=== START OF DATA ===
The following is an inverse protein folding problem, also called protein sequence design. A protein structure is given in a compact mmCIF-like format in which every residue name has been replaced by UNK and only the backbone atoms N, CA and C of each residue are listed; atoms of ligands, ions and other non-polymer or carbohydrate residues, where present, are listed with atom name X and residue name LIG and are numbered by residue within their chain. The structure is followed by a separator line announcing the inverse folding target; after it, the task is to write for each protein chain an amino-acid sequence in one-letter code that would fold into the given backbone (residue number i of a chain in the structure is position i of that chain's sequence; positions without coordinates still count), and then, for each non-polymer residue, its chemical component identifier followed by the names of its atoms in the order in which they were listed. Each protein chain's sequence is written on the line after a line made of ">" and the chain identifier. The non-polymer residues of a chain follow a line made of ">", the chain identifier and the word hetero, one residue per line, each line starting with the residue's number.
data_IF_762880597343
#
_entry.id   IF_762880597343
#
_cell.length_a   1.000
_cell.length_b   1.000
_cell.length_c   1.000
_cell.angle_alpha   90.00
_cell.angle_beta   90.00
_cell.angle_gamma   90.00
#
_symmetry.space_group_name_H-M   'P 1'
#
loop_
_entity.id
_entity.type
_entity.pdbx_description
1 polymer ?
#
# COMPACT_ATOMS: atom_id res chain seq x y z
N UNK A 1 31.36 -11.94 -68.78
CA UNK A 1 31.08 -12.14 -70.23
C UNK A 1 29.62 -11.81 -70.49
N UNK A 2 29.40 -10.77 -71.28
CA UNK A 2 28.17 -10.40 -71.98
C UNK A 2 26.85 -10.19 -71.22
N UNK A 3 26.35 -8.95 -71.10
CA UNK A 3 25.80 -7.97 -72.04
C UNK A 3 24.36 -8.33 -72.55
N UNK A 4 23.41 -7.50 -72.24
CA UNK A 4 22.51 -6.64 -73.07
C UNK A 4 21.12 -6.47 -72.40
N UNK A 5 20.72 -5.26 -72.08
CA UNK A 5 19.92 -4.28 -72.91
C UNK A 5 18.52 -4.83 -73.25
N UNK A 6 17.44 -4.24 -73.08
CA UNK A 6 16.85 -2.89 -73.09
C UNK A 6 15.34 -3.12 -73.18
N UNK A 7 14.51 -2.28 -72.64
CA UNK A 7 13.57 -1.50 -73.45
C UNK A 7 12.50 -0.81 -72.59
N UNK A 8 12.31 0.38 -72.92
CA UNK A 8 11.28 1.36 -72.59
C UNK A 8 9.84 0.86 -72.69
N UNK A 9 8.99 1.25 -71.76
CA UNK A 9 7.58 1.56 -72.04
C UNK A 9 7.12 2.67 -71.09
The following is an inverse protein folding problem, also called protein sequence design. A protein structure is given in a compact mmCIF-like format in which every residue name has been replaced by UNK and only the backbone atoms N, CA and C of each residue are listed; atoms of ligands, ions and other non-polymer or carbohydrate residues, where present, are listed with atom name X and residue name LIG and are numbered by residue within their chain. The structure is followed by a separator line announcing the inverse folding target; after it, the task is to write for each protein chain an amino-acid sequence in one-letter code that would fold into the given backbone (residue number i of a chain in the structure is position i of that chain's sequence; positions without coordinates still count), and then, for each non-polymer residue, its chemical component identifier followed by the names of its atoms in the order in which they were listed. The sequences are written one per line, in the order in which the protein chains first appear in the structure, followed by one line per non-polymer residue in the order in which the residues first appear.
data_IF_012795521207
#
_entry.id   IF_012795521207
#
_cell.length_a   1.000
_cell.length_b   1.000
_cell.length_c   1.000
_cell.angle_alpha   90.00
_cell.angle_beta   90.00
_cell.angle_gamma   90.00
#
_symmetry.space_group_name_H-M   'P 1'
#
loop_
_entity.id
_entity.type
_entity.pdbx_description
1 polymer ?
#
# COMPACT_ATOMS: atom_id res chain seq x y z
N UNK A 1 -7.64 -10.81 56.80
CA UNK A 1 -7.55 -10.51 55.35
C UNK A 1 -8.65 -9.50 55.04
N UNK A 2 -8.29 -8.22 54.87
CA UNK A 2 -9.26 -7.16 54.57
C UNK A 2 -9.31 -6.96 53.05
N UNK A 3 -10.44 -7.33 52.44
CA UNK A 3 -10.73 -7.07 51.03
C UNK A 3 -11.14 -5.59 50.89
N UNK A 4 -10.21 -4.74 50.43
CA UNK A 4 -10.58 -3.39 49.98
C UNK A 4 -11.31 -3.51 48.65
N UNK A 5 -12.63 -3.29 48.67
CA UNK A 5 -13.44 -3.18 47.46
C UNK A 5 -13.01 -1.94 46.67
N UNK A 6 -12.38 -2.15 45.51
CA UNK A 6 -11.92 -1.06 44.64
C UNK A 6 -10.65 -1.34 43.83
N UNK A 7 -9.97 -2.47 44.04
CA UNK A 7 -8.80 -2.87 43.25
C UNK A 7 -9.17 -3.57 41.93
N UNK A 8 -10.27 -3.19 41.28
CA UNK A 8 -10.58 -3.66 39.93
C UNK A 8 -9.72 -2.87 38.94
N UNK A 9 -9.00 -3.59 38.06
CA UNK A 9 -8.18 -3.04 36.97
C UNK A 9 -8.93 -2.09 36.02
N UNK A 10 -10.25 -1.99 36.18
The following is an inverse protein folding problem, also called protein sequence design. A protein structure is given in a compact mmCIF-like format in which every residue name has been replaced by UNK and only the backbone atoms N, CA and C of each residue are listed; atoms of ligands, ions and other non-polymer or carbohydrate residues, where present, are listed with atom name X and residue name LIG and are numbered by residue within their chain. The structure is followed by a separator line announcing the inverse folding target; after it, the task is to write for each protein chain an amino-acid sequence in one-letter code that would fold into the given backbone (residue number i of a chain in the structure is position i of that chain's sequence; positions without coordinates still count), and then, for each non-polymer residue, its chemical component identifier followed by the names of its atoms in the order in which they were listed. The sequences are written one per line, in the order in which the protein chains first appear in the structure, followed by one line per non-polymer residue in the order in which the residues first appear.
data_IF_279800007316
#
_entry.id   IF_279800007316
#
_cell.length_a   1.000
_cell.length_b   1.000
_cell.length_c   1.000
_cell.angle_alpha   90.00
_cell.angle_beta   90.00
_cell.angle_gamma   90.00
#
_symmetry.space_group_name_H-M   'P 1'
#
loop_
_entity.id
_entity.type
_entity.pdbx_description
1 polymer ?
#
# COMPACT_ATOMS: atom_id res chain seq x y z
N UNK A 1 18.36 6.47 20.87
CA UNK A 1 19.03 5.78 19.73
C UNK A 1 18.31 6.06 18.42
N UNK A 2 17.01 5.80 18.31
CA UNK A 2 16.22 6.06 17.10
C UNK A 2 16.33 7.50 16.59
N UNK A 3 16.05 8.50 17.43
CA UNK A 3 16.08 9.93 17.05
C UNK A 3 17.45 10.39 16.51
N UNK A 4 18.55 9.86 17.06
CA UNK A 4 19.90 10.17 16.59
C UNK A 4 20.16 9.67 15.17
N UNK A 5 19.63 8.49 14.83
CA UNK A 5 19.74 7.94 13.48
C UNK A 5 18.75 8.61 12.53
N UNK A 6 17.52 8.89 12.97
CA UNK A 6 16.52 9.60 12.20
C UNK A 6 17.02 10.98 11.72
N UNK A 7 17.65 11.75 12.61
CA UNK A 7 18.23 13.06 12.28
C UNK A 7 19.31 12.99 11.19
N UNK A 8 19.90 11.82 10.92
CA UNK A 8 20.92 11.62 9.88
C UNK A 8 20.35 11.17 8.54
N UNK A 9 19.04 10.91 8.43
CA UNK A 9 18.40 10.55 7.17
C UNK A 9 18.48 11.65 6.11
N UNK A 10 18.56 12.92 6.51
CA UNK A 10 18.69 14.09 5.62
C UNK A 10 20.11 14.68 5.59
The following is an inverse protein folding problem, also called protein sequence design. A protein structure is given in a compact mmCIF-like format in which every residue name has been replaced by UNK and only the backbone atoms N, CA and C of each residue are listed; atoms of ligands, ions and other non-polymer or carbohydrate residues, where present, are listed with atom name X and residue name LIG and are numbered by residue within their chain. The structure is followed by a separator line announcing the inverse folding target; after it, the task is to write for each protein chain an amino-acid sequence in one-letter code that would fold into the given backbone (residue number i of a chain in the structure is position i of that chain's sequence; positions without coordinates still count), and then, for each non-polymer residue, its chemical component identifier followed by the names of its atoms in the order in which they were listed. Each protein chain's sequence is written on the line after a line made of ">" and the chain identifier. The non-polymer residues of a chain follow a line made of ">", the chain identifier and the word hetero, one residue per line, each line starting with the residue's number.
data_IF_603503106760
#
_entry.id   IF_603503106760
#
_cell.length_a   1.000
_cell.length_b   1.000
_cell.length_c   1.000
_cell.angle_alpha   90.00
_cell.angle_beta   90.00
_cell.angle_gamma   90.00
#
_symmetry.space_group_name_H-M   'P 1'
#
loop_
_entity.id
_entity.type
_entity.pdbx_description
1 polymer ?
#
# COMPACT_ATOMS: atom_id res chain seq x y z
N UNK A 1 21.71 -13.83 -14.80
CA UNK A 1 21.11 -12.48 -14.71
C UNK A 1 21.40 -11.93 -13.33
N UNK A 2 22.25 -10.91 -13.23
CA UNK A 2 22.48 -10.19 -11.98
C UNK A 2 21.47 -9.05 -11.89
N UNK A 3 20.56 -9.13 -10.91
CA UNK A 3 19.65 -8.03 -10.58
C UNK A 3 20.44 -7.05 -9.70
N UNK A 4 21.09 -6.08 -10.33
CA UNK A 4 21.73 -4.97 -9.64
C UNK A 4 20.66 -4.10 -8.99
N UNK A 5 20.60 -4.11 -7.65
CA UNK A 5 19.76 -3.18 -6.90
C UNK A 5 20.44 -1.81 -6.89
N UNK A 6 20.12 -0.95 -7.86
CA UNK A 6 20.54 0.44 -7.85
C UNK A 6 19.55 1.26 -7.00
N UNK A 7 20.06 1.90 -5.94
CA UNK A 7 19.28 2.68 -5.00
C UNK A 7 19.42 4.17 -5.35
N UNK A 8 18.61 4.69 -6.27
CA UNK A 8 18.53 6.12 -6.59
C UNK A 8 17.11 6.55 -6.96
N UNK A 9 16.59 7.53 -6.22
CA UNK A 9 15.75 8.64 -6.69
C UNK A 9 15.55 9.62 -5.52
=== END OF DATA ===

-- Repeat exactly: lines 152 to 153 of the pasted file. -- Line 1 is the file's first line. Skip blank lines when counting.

_entry.id   IF_603503106760
#